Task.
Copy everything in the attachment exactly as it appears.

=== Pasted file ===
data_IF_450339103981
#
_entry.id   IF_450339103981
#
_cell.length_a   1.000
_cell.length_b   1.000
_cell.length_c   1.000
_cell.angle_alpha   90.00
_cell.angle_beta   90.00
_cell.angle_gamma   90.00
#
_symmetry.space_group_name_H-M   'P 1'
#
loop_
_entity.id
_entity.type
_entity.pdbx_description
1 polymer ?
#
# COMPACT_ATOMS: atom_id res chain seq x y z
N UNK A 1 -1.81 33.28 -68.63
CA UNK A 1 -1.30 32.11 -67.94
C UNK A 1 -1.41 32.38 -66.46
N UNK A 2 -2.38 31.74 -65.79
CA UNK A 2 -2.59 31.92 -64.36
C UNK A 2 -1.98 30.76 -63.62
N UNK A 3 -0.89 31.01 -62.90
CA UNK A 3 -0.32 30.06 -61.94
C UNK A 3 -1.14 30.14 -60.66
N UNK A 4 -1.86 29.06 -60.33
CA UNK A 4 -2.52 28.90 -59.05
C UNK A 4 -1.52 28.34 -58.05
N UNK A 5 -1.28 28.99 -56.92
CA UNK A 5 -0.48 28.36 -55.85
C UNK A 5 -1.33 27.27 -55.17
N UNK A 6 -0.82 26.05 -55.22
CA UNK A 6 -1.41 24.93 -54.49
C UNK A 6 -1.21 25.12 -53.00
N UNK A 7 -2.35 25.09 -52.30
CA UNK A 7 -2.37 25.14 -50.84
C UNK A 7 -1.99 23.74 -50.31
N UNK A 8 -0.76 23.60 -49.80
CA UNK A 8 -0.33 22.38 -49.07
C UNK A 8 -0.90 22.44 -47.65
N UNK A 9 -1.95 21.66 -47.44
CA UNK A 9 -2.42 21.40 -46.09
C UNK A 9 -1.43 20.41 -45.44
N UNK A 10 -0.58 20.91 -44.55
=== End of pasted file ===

data_IF_450339103981
#
_entry.id   IF_450339103981
#
_cell.length_a   1.000
_cell.length_b   1.000
_cell.length_c   1.000
_cell.angle_alpha   90.00
_cell.angle_beta   90.00
_cell.angle_gamma   90.00
#
_symmetry.space_group_name_H-M   'P 1'
#
loop_
_entity.id
_entity.type
_entity.pdbx_description
1 polymer ?
#
# COMPACT_ATOMS: atom_id res chain seq x y z
N UNK A 1 -1.81 33.28 -68.63
CA UNK A 1 -1.30 32.11 -67.94
C UNK A 1 -1.41 32.38 -66.46
N UNK A 2 -2.38 31.74 -65.79
CA UNK A 2 -2.59 31.92 -64.36
C UNK A 2 -1.98 30.76 -63.62
N UNK A 3 -0.89 31.01 -62.90
CA UNK A 3 -0.32 30.06 -61.94
C UNK A 3 -1.14 30.14 -60.66
N UNK A 4 -1.86 29.06 -60.33
CA UNK A 4 -2.52 28.90 -59.05
C UNK A 4 -1.52 28.34 -58.05
N UNK A 5 -1.28 28.99 -56.92
CA UNK A 5 -0.48 28.36 -55.85
C UNK A 5 -1.33 27.27 -55.17
N UNK A 6 -0.82 26.05 -55.22
CA UNK A 6 -1.41 24.93 -54.49
C UNK A 6 -1.21 25.12 -53.00
N UNK A 7 -2.35 25.09 -52.30
CA UNK A 7 -2.37 25.14 -50.84
C UNK A 7 -1.99 23.74 -50.31
N UNK A 8 -0.76 23.60 -49.80
CA UNK A 8 -0.33 22.38 -49.07
C UNK A 8 -0.90 22.44 -47.65
N UNK A 9 -1.95 21.66 -47.44
CA UNK A 9 -2.42 21.40 -46.09
C UNK A 9 -1.43 20.41 -45.44
N UNK A 10 -0.58 20.91 -44.55